By Libya Herald staff.
Tripoli, 17 January 2015:
Divisions appear to be hardening within Libya Dawn over the UN-sponsored dialogue process started this . . .[restrict]week in Geneva.
It is reported that Janzour and Suq Al-Juma municipal councils have announced that they will not attend the dialogue talks because, they say, the continuing General National Congress is the only body authorised to deal with the matter. The move contrasts with the support for the talks from a number of municipal councils in recent days, the most notable being Misrata and Tripoli.
The move was not unexpected. Hardliners in Libya Dawn opposed to the dialogue have been trying to stop municipal councils, several of which have been invited to Geneva, from taking part in the process. Both Janzour and Suq Al-Juma are seen as firm bastions of the hardliner sentiment.
As part of the campaign, the Hassi “minister” for local government, Mouhaned Younis, this week told Libya’s municipal councils that the dialogue was none of their business. For his part, the new deputy minister, Mohamed Lafi, convoked a meeting of more than 20 mayors in Ghariyan two days ago in a bid to unite them against it.
The location appears to have been deliberately chosen by Lafi, said to be a member of the Muslim Brotherhood, since Ghariyan had already given its backing to the dialogue.
So too has Lafi’s hometown of Zawia.
Meanwhile, there have been further ramifications from yesterday’s row at a meeting in Tripoli of Libya Dawn commanders over the call from negotiators in Geneva for a ceasefire. At the meeting, which was not attended by one of the main Misratan military leaders, Salah Badi, the other Misratans along with commanders from Zliten and Khoms accepted the ceasefire while those from Ghariyan, Zawia and Sabratha as well as of at least one Tripoli brigade did not.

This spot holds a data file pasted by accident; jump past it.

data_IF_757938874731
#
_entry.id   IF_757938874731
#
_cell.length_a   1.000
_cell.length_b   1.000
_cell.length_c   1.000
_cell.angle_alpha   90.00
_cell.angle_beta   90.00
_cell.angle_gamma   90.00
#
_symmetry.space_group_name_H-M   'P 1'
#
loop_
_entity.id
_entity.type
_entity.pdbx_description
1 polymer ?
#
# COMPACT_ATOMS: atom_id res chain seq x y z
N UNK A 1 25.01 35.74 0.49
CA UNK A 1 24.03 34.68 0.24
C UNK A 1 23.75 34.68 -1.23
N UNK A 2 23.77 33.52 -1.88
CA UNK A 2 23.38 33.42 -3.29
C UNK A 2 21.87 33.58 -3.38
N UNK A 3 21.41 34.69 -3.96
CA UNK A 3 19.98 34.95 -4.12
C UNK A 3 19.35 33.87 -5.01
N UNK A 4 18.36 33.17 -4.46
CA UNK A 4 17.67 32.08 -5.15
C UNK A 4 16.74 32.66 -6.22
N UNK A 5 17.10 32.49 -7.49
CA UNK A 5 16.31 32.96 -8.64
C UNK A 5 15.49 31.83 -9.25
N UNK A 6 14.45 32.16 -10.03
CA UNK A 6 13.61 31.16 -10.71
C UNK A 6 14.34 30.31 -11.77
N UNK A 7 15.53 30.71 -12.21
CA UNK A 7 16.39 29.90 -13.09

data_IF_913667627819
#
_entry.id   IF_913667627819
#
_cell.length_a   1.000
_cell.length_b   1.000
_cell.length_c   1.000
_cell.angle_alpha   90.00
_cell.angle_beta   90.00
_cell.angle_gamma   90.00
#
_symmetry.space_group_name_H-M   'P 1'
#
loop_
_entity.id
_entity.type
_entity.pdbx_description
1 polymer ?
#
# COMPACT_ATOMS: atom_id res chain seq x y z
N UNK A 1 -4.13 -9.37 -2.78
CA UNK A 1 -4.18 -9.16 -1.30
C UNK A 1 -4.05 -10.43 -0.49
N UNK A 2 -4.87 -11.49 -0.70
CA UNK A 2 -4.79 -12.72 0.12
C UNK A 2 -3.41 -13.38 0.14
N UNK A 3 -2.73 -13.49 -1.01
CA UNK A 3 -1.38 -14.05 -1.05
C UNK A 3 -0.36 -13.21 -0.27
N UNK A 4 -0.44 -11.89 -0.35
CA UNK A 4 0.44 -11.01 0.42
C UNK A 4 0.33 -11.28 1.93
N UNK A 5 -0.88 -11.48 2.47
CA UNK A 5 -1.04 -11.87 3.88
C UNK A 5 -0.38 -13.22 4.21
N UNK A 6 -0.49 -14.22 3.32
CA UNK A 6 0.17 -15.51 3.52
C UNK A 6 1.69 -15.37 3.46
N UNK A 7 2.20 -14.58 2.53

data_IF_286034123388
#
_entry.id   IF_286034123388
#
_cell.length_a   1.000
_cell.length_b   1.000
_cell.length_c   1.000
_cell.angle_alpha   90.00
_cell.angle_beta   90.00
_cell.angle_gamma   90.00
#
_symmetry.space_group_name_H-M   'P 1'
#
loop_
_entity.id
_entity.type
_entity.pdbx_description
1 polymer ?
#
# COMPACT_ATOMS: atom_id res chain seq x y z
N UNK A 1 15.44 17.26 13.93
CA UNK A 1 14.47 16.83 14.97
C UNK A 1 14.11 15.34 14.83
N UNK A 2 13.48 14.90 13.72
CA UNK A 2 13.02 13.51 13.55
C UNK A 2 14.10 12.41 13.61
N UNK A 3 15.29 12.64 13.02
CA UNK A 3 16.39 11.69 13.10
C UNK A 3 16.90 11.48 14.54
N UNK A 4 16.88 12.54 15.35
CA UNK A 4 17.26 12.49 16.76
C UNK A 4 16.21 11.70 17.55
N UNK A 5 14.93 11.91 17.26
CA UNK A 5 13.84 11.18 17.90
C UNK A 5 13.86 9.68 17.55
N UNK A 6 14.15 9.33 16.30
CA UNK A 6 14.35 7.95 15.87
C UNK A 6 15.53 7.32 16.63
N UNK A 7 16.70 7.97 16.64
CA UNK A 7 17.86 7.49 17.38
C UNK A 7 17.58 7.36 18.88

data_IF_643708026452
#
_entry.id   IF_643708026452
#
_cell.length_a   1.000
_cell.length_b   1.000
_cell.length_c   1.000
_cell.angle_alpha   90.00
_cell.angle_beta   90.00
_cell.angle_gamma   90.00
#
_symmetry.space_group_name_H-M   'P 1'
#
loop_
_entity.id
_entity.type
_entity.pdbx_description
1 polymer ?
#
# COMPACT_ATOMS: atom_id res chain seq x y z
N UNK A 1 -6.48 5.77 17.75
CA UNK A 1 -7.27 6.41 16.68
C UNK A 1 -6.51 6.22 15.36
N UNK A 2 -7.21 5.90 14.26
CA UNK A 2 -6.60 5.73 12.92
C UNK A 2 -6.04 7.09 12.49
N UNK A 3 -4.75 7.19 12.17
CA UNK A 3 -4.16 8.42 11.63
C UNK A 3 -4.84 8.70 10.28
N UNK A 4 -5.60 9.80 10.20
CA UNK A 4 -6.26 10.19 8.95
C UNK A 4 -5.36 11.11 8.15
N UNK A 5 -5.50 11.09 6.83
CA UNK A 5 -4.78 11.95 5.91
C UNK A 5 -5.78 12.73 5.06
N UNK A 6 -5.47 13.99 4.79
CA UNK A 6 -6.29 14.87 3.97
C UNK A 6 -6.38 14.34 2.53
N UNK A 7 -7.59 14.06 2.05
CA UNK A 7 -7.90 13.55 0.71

The meeting was followed by a public announcement by the Misratans of a ceasefire.
Today the Hassi Ministry of Defence and Chief of Staff (which like the rest of the Hassi team are seen as under Libya Dawn’s control) said that no one had been authorised to make such an announcement. At the same time, Libya Dawn forces, in a clear rejection of a ceasefire, continued to try and attack LNA forces near Ajilat and Al-Jmail. The result, according to Zintani sources, was that there were further airstrikes on the Dawn forces who, they said, were obliged to retreat.
Meanwhile, a number of residents in Misrata, encouraged by the support for dialogue from the city council and military leaders, took part in a protest demanding an end to violence and bloodshed in Libya. It was the first such protest in Misrata since the outbreak of clashes last year. [/restrict]